Religion is one of the favorite topics of so many screenwriters out there. Going as far back as the 1923 take of The Ten Commandments (yes, there was one before the famed 1956 version starring Charlton Heston) and possibly even before that, religion has played a major part in the rich history of Hollywood. While many of the movies that have incorporated religion and religious themes into their scripts have gone on to be major success (E.g. Star Wars, Groundhog Day, The Ten Commandments) others have remained to this day just under that mainstream. They include the likes of Facing The Giants, The Nativity, Suing The Devil. While those movies in question might never have gained the massive popularity of their bigger-named brethren, it doesn’t lessen their enjoyment one bit. As a matter of fact, lesser known movies such as those listed or like United Artists’ 1994 religious based Saved! and The Chronicles of Narnia have proven that they are just as entertaining as their major name counterparts. Now indie studio Virgil Films has added another movie to that list of lesser-known but still enjoyable movies based in religion in the form of the entertaining and thoughtful story that is Believe Me. Believe Me was released on Blu-ray and DVD this week by Virgil Films. The script behind the movie lies at the center of its enjoyment. While the script is nothing new at any level it is still an enjoyable story nonetheless. The acting on the part of the movie’s young cast is another reason that audiences will enjoy the movie. Most audiences might not know the cast members’ names. Bu that doesn’t mean they are inexperienced. It shows in their interpretations of the script and their on-screen interactions. Last of note that makes the presentation in whole enjoyable is its pacing. Audiences never feel lost at any point in the story thanks to solid pacing, which ties right back to the work of the story’s writers. Because they never feel left behind, audiences in turn will have more time to take in the story that is Believe Me and discover exactly why the writing, acting, and pacing together make this a movie that is worth at least one watch and one that is just as enjoyable as any of its more well-known predecessors.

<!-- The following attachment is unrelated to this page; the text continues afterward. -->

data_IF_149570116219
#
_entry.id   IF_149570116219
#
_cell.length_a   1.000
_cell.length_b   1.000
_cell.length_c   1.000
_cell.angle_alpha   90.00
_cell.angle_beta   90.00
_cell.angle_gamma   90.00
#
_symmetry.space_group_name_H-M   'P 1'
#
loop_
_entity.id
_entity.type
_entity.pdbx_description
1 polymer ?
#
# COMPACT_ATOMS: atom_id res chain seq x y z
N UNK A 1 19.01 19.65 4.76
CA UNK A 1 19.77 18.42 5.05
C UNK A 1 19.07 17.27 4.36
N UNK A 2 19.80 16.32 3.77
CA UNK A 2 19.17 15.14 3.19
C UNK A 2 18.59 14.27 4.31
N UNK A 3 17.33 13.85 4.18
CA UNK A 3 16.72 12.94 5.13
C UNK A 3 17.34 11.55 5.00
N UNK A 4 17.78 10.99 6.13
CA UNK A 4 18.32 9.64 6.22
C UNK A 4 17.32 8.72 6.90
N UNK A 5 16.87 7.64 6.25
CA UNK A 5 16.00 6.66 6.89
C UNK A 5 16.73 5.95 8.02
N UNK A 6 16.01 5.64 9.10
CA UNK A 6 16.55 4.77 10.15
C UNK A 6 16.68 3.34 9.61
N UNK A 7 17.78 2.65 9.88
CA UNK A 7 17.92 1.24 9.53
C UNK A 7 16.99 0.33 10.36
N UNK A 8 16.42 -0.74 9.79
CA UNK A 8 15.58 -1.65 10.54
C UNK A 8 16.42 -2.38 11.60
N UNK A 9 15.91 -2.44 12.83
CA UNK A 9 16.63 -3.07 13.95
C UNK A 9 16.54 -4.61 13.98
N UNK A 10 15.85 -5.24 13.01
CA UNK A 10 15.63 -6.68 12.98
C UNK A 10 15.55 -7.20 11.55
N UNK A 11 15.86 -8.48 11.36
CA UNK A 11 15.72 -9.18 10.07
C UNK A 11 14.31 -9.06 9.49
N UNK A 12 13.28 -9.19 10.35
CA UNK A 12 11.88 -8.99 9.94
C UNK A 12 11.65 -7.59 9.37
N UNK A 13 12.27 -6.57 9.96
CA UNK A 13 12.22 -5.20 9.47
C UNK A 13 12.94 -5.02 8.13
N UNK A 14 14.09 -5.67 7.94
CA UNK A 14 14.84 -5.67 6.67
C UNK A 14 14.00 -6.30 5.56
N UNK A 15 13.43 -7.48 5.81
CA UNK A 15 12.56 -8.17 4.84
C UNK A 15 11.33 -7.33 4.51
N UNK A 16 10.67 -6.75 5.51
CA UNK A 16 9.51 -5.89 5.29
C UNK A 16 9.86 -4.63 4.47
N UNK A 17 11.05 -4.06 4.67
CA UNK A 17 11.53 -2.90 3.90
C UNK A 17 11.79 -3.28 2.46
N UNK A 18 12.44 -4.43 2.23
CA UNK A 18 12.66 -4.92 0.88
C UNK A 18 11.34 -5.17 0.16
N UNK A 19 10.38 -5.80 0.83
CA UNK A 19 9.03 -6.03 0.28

The script that was crafted for Virgil Films’ new movie Believe Me is nothing new in the world of movies. It centers on a young man—in this case Sam (Alex Russell—Chronicle, The Host, Unbroken) who plots to cheat a bunch of money out of a specific group of people and run off with said money. In the long run though, he thinks things over and eventually has a change of heart, which is ultimately revealed as the story unfolds. Part of the reason for his change of heart is the influence of a love interest played here by Johanna Braddy (Easy A, Greek, Avatar: The Last Airbender) This sort of plot goes all the way back to the beloved 1962 musical The Music Man and possibly even before that. So one might be left asking why exactly the movie is even worth one watch. The answer is simple. It isn’t The Music Man. It is similar. There’s no denying that. But the script’s entertaining yet deeply thought provoking look at the nature of people today calling themselves Christians sets it apart from The Music Man and so many others that have come before. While Saved! justifiably poked fun at the very true stereotypes of so many so-called “Christians,” it could be argued that Believe me comes across more as a commentary of sorts about the nature of not only the true believers who live their lives as best they can, but those delusional and hypocritical “Sunday Christians” (the ones who talk the talk but definitely don’t walk the walk on the weekdays), and the outright frauds. What audiences will really like about all of this is that Michael B. Allen and Will Bakke—the movie’s writers–don’t try to get preachy at any point in the story. Nor do they try to wax philosophical or even theological. They present the arguments of both sides in layman’s terms, thus making the story in whole more accessible for every day audiences. Simply put, Bakke and Allen don’t try to come across as being something that they aren’t. They just crafted a story that even despite not being the first of its kind at its roots, provides a solid starting point for some much more in-depth discussions among audiences both more versed in theological studies and those just attending bible studies every week. For that reason alone, it proves to be a movie that while independent is definitely worth at least one watch.